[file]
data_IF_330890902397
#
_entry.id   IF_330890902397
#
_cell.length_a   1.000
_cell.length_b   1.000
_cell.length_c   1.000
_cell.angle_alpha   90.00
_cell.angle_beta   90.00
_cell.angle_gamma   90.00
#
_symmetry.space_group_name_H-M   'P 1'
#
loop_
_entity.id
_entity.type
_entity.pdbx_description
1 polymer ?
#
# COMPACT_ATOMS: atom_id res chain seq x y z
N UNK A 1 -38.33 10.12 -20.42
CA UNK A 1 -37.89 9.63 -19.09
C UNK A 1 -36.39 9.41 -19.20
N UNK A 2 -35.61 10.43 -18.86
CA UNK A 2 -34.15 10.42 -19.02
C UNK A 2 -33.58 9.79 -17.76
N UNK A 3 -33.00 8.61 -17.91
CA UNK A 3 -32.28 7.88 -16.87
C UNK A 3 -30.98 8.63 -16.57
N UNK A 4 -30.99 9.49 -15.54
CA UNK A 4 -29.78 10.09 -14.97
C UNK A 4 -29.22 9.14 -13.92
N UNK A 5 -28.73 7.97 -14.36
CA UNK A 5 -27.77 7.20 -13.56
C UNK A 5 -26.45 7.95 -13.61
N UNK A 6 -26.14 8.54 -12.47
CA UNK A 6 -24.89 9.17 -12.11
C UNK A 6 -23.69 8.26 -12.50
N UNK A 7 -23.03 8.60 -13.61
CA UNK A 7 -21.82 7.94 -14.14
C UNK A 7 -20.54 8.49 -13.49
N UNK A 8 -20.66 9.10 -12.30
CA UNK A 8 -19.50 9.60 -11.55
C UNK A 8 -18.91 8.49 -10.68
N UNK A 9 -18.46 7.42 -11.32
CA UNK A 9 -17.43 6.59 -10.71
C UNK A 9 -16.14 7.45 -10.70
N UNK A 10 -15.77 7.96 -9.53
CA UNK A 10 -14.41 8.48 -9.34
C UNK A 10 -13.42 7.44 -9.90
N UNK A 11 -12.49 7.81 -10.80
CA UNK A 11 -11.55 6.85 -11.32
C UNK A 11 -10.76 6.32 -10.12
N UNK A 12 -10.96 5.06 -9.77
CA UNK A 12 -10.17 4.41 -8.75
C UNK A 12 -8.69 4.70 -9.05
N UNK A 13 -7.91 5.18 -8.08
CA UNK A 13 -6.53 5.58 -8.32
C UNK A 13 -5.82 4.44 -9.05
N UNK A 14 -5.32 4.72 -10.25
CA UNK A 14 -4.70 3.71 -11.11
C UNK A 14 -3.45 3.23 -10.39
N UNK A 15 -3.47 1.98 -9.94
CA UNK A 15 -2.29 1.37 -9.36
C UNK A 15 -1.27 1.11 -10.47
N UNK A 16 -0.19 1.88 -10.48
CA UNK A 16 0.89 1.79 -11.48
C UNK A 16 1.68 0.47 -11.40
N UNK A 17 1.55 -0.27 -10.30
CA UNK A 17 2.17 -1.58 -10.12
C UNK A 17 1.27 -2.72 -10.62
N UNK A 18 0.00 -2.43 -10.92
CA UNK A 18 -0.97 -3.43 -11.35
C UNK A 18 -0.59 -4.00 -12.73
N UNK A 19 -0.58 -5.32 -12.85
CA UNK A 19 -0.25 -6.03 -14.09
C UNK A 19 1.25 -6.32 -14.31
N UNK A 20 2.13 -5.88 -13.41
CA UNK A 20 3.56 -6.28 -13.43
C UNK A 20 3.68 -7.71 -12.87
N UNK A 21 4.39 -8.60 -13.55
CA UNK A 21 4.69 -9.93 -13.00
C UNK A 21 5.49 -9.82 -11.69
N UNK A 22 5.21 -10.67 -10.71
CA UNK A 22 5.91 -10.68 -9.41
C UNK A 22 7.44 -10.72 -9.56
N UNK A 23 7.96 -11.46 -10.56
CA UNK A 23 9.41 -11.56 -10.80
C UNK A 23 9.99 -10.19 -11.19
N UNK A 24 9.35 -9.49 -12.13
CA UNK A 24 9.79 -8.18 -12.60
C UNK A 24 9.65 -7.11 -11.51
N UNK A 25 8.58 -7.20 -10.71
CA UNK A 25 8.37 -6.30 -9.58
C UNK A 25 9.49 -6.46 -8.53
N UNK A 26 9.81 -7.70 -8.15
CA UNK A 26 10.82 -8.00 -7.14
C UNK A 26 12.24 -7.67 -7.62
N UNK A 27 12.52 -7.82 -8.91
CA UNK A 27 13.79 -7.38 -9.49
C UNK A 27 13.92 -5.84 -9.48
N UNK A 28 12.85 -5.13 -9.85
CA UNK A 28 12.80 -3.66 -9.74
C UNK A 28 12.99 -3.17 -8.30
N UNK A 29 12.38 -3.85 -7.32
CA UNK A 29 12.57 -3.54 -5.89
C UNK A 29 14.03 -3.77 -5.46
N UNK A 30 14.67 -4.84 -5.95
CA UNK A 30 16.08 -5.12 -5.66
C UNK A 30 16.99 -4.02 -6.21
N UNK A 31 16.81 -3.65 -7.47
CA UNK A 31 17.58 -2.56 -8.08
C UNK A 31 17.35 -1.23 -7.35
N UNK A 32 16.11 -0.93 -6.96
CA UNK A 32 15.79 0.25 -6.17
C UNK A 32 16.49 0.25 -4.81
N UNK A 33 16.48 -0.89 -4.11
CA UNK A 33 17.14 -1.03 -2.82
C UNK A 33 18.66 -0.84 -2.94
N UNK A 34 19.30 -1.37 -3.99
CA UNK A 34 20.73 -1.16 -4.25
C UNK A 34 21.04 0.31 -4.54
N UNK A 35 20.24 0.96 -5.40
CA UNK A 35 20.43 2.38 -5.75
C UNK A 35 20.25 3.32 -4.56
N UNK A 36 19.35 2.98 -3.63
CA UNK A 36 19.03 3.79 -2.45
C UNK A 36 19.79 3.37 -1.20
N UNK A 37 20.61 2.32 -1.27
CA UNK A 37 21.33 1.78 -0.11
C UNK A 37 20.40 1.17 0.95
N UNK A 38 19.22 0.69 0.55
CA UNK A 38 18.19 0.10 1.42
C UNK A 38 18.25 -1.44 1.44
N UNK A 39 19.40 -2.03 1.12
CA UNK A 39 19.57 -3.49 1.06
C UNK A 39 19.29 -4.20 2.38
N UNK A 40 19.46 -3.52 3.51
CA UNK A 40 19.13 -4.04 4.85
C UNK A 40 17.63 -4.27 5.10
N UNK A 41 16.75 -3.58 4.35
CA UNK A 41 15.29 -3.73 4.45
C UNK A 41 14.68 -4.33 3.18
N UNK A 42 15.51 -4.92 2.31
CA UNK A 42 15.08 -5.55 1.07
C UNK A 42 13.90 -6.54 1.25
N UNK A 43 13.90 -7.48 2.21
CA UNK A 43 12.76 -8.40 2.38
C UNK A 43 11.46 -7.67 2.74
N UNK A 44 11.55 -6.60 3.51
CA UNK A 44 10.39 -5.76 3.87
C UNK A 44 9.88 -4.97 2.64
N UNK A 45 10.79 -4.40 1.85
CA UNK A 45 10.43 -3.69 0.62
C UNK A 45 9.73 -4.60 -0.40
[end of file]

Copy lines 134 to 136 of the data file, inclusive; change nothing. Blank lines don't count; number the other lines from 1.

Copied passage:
C UNK A 38 18.25 -1.44 1.44
N UNK A 39 19.40 -2.03 1.12
CA UNK A 39 19.57 -3.49 1.06